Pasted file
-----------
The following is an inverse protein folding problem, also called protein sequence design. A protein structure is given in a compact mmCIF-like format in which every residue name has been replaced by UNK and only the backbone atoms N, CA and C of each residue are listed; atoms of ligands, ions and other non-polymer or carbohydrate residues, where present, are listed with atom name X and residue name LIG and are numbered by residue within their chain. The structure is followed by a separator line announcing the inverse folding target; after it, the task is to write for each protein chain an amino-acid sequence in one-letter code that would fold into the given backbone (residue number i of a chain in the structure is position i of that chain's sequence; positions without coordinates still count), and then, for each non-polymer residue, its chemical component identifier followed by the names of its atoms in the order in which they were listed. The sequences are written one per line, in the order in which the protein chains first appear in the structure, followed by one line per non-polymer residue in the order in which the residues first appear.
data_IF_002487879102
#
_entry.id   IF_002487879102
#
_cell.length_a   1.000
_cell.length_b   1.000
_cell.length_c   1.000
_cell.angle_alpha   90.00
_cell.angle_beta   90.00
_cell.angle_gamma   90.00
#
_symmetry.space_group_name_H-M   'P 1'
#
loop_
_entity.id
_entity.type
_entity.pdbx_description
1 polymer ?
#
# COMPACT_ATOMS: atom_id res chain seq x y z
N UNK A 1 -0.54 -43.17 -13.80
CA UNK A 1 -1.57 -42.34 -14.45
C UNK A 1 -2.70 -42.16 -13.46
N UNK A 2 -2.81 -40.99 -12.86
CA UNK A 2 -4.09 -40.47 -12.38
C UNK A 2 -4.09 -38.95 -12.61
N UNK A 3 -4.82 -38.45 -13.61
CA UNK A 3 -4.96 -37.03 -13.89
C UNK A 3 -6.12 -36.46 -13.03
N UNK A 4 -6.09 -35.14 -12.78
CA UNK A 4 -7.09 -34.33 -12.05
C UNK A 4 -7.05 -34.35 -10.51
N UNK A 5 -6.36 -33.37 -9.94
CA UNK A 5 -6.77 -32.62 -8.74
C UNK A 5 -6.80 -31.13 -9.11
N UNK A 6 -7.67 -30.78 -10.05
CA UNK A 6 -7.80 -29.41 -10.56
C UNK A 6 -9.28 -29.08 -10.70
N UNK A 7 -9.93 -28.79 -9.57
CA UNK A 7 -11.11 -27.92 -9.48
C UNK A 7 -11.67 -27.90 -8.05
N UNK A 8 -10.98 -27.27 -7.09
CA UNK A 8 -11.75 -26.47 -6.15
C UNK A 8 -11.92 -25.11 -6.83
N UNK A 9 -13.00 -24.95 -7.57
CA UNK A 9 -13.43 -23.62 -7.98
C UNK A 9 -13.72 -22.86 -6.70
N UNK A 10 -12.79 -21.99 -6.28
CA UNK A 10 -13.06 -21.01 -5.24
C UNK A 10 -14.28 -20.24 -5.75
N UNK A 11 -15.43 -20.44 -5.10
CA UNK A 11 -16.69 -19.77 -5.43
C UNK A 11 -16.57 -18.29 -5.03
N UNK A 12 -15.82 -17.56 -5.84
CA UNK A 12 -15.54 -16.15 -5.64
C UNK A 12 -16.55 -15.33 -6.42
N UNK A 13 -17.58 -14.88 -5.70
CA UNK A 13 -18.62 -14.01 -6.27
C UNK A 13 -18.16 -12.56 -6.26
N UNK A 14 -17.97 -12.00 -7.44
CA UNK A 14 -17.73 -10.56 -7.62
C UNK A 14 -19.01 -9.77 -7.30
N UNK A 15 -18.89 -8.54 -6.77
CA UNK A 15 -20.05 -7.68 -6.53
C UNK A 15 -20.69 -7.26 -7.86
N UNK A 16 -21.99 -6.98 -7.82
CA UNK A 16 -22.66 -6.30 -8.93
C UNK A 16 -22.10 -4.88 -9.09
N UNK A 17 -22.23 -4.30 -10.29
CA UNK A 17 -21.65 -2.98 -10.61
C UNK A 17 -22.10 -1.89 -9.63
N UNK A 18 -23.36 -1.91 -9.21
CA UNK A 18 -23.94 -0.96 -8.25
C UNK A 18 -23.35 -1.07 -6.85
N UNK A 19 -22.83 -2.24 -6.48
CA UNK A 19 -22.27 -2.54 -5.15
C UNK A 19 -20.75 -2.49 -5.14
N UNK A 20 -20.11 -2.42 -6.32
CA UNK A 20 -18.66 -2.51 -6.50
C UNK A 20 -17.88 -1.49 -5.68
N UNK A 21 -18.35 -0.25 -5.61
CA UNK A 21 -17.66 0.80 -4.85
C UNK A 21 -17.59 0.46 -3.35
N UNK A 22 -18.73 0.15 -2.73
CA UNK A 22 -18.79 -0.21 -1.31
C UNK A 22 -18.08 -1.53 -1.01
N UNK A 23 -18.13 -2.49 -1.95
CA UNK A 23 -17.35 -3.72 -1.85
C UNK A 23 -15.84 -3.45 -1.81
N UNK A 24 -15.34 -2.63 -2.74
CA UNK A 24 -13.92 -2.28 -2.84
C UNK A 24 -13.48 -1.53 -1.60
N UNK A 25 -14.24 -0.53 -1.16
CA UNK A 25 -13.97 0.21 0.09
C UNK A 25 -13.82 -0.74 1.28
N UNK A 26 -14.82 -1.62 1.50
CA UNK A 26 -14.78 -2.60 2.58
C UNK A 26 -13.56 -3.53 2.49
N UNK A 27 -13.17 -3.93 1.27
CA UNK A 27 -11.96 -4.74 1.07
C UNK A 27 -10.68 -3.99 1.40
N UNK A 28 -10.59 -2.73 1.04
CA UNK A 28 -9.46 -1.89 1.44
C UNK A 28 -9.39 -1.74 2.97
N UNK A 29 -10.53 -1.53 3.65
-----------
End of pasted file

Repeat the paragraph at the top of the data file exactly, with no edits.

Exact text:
The following is an inverse protein folding problem, also called protein sequence design. A protein structure is given in a compact mmCIF-like format in which every residue name has been replaced by UNK and only the backbone atoms N, CA and C of each residue are listed; atoms of ligands, ions and other non-polymer or carbohydrate residues, where present, are listed with atom name X and residue name LIG and are numbered by residue within their chain. The structure is followed by a separator line announcing the inverse folding target; after it, the task is to write for each protein chain an amino-acid sequence in one-letter code that would fold into the given backbone (residue number i of a chain in the structure is position i of that chain's sequence; positions without coordinates still count), and then, for each non-polymer residue, its chemical component identifier followed by the names of its atoms in the order in which they were listed. The sequences are written one per line, in the order in which the protein chains first appear in the structure, followed by one line per non-polymer residue in the order in which the residues first appear.